Unlike Your Purchase, This Damage Can’t Be Undone


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Garbage truck pours waste into a dump in Minnesota. The Minnesota Pollution Control Agency defines a “dump” as a landfill that never held a valid permit from the agency. “Some old dumps have leached pollution into nearby soils and bodies of water, threatening groundwater and other natural resources,” the MPCA’s website said.

Hudson Marmon, Editor-In-Chief

Online shopping has gradually become the preferred medium of the masses, but with all the positives that come from having, well, literally anything available at the push of a button, also come some weighty consequences. 

A report from the National Retail Foundation, found that the average retailer in 2021 lost about $166 million in returns for every $1 billion sold. Meaning, an approximate 16.6% of all 2021 retail sales in the US resulted in a return. Additionally the NRF found that online orders have a higher rate of return, making them a major contributor to this overall increase.

Yes, 16.6% seems like a fairly low number, but aside from the loss in profit, one must wonder, where are all these returns going? An article from CNBC explains that, annually, about 6 billion pounds of these returns end up in a landfill.

Online retailers often give their consumers options when it comes to making a return. Amazon, for example, depending on the item in question, will allow consumers to choose: Return to Seller, Disposal, Liquidation, or Fulfillment by Amazon Grade and Resell. But despite the illusion created by these choices, many of these returned items will never make their way back onto shelves (or digital shelves?).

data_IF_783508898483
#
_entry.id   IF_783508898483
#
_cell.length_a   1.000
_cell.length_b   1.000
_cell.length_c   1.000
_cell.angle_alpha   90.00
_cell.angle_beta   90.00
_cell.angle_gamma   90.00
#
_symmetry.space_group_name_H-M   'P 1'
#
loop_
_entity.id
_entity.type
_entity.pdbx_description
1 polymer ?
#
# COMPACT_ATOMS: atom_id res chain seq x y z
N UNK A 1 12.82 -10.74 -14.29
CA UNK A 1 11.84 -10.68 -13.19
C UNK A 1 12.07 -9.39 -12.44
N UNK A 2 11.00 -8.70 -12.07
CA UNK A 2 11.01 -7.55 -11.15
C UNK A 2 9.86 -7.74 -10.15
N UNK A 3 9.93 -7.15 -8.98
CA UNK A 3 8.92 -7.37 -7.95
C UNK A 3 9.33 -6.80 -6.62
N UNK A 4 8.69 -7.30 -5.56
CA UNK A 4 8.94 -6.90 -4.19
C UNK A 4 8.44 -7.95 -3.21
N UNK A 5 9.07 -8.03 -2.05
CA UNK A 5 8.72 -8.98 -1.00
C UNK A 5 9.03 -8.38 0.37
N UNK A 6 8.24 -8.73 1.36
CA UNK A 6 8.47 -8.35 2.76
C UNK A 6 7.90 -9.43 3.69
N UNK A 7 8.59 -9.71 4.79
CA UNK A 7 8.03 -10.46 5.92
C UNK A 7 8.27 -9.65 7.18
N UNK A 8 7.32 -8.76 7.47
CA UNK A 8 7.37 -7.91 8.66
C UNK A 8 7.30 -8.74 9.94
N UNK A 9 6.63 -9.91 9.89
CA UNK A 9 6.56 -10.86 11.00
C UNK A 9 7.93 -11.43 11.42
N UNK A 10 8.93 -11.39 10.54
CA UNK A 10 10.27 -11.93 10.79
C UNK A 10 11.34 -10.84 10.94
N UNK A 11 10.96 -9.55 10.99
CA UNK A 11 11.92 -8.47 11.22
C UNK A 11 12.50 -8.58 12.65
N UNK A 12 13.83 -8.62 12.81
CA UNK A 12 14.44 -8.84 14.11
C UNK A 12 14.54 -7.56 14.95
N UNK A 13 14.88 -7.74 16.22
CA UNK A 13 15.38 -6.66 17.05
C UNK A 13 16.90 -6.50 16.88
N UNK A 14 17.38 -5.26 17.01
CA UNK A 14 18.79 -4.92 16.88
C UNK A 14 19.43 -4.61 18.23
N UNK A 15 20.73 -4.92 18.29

So what can you, the consumer, do? Well, rather than attempting to change the way the world of retail operates, you can try to start by making small changes in your own shopping habits. 

A Navar study found that in 2021, 42% of all online returns were due to issues with size, fit, or color. 

“Bracketing,” described in an article from Business Insider, “is when a customer buys multiple sizes or colors of a single item, chooses the version they like best, and sends the rest back to the retailer.” 

As you can imagine, practices such as “bracketing,” largely contribute to the increase of return rates. While it’s a common problem, there are simple and effective ways to reduce issues with color or size.

For example, the same study found that 83% of survey participants believed that reading reviews from other consumers helped prevent them from making a return. Additionally, using the sizing charts or measurements provided by sellers, helped prevent 78% of participants from making a return. 

Other shopping practices such as “wardrobing,” described by a blog post from Navar as, “the act of buying an item and wearing it, only to return it later,” contribute to retailers being unable to resell returned items. 

“Wardrobing” is considered one of many types of fraudulent returns, which the NRF states added up to a total value of $78.4 billion in 2021. Despite being a seemingly victimless crime, wardrobing can lead to product defects such as stains, odors or tears. As a result many wardrobed items find their way into the trash, contributing to unnecessary product waste and a loss of retailer profit. 

There may be no simple answer to this problem, but by making small changes in your shopping patterns, as a whole we can work to reduce product waste and the swelling of landfills.